1) The company is too large and complex to fully monetize its various brands and innovative products.

2) The company has not executed as well in emerging markets as it should have given its considerable durable competitive advantages.

3) The company has been inconsistent in its pricing strategy, which has opened up the door for competition both domestically and internationally.

4) The company's cost structure has been bloated, and even worse management hasn't properly instilled a consistent and effective expense controlling culture, but instead has been regularly late to react.

Because PG's strengths are centered on its massive scale, shrinking the company does not come without risks. Any consumer goods company would die for PG's distribution, manufacturing and marketing heft, which has helped the company build its 25 billion-dollar brands. Currently management is intelligently focusing on its 40 largest businesses, which generate more than 50% of sales and nearly 70% of operating profit. In addition, the company is emphasizing the 10 largest developing markets and the largest businesses will be the easiest to efficiently market and distribute on a global basis. I believe in the past that PG has been overly aggressive in trying to obtain price increases in developing markets, and I think that particularly during difficult economic times it makes sense for the company to be willing to accept slightly lower margins to win market share. Just as the company did in the United States, being more cost competitive would enable PG to grow along with these developing countries and PG could use its financial heft to take market share from its competition. PG has historically been among the top spenders in terms of advertising in efforts to enhance brand equity, so increasing volumes and winning market share in faster growing markets should enable the company to ramp up its advertising spend is these key developing markets. Further down the line, innovations within product lines such as Pods for detergent will enable price and margin increases, but being too early in demanding premium prices has been detrimental.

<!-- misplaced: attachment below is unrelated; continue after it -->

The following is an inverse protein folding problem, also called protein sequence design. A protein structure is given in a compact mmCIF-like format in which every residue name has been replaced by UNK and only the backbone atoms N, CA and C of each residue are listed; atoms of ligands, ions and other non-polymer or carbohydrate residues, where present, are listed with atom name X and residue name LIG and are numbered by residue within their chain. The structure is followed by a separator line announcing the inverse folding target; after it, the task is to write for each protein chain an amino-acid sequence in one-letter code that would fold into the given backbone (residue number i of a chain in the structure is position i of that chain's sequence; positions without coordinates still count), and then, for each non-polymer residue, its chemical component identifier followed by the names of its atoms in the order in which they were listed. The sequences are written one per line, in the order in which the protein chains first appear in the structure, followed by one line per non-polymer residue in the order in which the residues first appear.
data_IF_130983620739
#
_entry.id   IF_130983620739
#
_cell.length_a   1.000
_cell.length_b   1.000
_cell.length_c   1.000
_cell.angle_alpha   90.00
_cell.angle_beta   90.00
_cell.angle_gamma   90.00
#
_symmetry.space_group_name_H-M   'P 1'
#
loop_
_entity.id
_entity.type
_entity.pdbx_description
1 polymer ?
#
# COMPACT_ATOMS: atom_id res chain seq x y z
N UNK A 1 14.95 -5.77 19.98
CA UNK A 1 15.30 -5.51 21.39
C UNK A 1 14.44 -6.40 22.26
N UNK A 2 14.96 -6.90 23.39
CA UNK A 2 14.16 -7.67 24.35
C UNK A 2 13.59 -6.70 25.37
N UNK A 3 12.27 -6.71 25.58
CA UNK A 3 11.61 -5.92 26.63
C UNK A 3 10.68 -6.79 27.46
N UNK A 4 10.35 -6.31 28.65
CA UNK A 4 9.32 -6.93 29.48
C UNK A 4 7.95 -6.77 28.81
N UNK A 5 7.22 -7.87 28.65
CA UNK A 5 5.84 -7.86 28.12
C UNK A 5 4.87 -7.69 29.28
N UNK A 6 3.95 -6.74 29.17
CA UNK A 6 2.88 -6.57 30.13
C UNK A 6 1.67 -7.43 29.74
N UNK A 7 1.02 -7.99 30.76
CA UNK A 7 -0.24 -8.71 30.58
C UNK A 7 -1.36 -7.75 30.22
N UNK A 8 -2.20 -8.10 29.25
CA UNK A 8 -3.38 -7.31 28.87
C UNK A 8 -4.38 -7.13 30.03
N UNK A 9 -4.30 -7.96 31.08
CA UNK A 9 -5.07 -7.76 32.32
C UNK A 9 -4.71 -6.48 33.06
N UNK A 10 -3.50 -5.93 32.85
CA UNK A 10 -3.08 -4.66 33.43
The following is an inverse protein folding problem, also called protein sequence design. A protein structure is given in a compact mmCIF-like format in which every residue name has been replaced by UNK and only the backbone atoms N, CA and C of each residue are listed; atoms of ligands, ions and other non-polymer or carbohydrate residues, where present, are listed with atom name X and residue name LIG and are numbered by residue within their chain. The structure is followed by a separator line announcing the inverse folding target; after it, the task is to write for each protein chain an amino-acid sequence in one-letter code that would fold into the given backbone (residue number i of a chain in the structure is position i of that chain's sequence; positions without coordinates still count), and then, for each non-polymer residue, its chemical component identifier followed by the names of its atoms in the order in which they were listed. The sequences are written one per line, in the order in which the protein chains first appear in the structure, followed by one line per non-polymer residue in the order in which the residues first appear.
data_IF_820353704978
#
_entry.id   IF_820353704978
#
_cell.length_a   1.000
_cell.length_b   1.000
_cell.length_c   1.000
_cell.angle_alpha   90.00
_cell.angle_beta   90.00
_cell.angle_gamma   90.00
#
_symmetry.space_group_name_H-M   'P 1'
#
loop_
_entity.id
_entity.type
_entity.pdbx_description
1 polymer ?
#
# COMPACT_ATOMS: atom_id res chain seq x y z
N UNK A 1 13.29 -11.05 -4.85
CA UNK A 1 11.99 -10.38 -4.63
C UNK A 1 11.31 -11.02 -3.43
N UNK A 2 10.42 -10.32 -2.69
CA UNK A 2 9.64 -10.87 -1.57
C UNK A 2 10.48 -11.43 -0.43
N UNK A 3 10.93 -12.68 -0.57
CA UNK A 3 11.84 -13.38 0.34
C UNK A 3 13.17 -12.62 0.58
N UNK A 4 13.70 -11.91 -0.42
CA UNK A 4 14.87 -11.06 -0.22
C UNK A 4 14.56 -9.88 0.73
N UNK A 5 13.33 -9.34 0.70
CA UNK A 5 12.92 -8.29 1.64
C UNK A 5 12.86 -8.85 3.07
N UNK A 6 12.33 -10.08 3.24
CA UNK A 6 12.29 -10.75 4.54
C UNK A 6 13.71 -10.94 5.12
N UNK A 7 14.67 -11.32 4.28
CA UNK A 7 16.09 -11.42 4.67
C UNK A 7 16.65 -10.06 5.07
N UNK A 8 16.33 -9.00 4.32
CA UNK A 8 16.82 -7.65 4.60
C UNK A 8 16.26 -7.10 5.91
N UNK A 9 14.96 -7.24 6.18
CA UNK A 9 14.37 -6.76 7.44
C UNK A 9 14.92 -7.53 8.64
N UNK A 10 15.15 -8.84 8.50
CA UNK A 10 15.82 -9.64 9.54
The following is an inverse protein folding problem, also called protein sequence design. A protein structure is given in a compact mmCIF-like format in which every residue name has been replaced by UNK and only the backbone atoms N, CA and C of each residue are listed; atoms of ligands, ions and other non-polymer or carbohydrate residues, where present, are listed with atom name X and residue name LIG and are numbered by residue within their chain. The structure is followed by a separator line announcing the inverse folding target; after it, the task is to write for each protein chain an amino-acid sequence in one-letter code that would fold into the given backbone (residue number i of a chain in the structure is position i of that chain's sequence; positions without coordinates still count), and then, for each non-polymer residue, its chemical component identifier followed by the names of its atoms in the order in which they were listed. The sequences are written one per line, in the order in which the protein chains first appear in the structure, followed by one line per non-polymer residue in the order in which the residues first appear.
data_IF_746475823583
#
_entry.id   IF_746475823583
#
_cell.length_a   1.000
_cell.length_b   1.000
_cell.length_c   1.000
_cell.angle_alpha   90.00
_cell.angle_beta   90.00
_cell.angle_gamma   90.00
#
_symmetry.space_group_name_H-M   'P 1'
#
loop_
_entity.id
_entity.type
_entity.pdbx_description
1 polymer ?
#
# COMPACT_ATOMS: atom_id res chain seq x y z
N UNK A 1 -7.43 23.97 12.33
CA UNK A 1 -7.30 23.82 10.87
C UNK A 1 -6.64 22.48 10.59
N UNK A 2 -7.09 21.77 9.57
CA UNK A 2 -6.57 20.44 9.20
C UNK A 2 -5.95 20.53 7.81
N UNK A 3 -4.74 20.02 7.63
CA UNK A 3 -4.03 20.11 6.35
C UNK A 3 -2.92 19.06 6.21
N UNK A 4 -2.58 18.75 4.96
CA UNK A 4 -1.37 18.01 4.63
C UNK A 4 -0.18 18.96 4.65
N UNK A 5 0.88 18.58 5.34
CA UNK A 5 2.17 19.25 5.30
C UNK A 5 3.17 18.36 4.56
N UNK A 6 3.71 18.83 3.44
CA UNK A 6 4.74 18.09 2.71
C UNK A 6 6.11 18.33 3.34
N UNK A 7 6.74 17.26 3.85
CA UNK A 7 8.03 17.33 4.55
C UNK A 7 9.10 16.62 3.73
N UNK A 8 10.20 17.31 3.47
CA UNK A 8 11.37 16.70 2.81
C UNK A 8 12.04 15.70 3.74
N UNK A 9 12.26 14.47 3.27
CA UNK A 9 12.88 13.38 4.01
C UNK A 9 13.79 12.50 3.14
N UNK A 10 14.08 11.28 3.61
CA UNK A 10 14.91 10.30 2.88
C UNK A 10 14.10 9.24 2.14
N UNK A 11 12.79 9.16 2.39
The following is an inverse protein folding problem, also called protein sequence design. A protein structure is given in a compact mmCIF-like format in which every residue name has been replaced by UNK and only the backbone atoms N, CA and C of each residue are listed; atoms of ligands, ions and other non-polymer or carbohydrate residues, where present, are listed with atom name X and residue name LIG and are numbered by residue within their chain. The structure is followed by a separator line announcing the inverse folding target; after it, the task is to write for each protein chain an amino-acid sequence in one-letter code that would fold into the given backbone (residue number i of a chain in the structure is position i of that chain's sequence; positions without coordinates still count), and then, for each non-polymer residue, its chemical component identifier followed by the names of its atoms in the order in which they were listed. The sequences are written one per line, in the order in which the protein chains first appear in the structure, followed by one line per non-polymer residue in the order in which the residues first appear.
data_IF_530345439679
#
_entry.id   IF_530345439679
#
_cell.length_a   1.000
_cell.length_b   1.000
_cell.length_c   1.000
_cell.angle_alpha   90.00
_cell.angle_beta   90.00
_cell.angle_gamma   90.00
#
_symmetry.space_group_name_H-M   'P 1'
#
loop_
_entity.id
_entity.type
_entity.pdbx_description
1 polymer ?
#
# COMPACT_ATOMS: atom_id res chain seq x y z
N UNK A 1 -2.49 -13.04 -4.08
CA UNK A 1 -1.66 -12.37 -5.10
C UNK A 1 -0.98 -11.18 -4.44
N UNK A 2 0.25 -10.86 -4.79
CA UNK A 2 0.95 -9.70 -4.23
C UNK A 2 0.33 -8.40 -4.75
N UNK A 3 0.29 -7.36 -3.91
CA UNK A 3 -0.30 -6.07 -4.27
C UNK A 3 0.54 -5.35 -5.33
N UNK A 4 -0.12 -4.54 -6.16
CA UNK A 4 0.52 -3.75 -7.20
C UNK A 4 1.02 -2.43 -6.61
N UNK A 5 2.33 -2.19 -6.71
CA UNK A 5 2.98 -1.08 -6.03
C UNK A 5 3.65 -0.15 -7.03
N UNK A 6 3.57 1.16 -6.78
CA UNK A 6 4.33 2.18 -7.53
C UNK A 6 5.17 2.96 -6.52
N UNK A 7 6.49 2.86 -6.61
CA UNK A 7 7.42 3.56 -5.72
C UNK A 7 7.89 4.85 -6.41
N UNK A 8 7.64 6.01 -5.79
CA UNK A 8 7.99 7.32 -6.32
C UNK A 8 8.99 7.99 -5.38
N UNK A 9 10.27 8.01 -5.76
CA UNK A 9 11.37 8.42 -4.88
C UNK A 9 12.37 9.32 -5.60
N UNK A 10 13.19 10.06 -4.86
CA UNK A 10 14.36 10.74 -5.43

It might make sense to put the 40 largest businesses into one company, and then doing a partial spin-off of the remaining businesses and the more speculative elements of the product pipeline. Many smaller consumer goods companies have been enormously successful buying non-core brands from the behemoths such as PG, and then cultivating them to grow profitability and market share. PG spends about $2 billion a year on R&D and I believe the company could more effectively leverage these expenditures if it split up into two different businesses, with separate management teams and product lines to more effectively ensure that the return on investment on R&D spending is adequate. By still having a controlling stake in the smaller and less developed product portfolio, PG would still be able to leverage its distribution and marketing. This type of corporate structure would be similar to a farm system for a baseball team, where prospects prove themselves with more playing time until they are ready to be called up to the big league club. At its current size and structure, PG simply can't invest the time and energy into maximizing these potentially promising brands that might not be ready for a truly global launch from the outset. Therefore, I believe having a separate management team focusing on these ideas exclusively would increase the company's ability to fully monetize these products and just as importantly improve accountability within the company's operations.